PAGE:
Starting Over – Making of Double Fantasy (book review)

Starting Over – The Making of John Lennon and Yoko Ono’s Double Fantasy – Ken Sharp (Gallery Books) Book review

Imagine taking five years off from your job.  Then, imagine having to return to work and pick up where you left off – it wouldn’t be easy, right?  Now imagine the whole world watching you.  Those were the circumstances surrounding John Lennon’s return to the studio in the summer of 1980, after spending the last half of the 1970’s raising his young son.

In Starting Over – The Making of Double Fantasy, Ken Sharp profiles the sessions that would lead to Lennon’s final studio album released during his lifetime.  He manages to track down just about everyone who was involved in the project: from Lennon’s partner Yoko Ono, to producer Jack Douglas, and every member of the studio band, to engineers, and label personnel, Sharp attempts to paint a complete picture of what it was like in the studio.

While we consider Lennon one of the greatest musicians of all-time, several of the interviews reveal just how little confidence the singer had in his own abilities, especially early on.   Every person in the studio was told to keep quiet about the sessions and was sworn to secrecy.  Another highlight of the book is the story behind the sessions which involved the members of Cheap Trick.  The two songs laid down were ultimately deemed too abrasive and were replaced by more slick renditions by the in-house band.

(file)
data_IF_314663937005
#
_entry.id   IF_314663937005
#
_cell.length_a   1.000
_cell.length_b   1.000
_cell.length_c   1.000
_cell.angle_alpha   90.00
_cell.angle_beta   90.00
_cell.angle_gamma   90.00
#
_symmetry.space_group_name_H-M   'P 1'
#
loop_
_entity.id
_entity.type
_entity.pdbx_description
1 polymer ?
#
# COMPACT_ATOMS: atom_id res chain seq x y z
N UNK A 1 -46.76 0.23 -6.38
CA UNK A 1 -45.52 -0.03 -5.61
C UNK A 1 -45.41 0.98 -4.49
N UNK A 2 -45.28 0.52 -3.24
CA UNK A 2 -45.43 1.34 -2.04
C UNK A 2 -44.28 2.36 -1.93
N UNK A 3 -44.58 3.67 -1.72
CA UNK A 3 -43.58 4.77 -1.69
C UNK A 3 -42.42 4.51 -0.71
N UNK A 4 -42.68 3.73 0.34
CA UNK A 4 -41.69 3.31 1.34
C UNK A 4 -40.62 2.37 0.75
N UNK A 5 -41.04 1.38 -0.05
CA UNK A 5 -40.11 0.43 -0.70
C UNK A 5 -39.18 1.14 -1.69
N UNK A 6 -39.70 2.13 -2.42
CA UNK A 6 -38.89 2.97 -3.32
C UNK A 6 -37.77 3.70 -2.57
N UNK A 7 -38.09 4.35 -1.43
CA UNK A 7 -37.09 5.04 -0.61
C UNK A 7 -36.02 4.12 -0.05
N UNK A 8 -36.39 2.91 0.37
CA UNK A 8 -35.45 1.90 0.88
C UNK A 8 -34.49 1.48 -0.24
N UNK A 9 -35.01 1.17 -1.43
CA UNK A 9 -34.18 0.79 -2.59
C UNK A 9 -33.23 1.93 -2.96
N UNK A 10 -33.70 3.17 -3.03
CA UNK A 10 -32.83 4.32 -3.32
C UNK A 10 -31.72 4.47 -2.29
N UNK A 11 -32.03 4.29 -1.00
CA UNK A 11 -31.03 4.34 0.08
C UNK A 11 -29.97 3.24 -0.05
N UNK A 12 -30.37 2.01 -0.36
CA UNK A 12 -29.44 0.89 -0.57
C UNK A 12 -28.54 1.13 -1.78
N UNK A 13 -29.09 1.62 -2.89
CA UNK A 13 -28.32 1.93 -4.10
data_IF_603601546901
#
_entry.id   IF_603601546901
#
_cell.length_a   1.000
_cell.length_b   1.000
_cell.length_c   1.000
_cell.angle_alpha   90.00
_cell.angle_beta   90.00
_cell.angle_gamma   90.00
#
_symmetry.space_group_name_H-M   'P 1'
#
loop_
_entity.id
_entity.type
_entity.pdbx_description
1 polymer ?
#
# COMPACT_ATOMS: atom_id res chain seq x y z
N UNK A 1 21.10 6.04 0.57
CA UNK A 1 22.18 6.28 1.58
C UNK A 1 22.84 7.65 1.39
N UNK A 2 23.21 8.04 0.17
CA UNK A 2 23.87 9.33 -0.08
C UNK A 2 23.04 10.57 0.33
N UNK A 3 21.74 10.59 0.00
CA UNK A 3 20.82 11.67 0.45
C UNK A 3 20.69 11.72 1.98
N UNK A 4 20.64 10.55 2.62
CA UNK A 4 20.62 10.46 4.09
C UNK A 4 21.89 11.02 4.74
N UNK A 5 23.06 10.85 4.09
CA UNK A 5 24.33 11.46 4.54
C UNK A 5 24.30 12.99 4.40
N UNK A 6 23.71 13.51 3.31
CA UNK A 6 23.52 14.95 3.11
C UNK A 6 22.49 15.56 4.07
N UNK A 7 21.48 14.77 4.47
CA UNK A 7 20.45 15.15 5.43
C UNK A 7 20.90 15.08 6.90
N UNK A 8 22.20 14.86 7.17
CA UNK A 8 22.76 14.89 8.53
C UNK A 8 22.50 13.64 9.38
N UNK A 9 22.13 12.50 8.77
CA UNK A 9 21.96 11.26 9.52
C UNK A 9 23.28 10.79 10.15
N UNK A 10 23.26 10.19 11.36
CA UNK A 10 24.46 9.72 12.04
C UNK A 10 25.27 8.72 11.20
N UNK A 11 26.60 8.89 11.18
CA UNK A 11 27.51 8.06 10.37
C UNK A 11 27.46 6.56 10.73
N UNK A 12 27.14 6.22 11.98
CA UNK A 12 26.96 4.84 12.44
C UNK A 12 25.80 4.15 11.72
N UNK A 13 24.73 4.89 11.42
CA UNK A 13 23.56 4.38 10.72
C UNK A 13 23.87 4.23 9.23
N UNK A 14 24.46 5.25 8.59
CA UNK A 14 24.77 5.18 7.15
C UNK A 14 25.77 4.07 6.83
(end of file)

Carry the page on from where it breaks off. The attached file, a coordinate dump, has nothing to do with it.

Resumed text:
In a unique approach, the author does very little editorializing; instead letting the people involved with the album speak for themselves.  As you might expect with three decades removed from the project, each and every person has nothing but fond memories of the time in the studio with Lennon.  In fact, that may be the one flaw in the book; there’s really nothing bad said about anyone, including the usually polarizing Ono, which I find a little hard to believe.

Nevertheless, what is revealed was how focused the singer was – especially once he began to see positive results and regained his confidence.  Curiously, the book reveals that the sessions were well documented on video, yet the tapes have now gone missing.  Also, Douglas had a hidden tape machine rolling at all times; capturing the between song banter  – yet, nothing of this sort has surfaced either.  While Double Fantasy was not Lennon’s finest work, it would be his last, and this book offers excellent insight into it’s creation.  –Tony Peters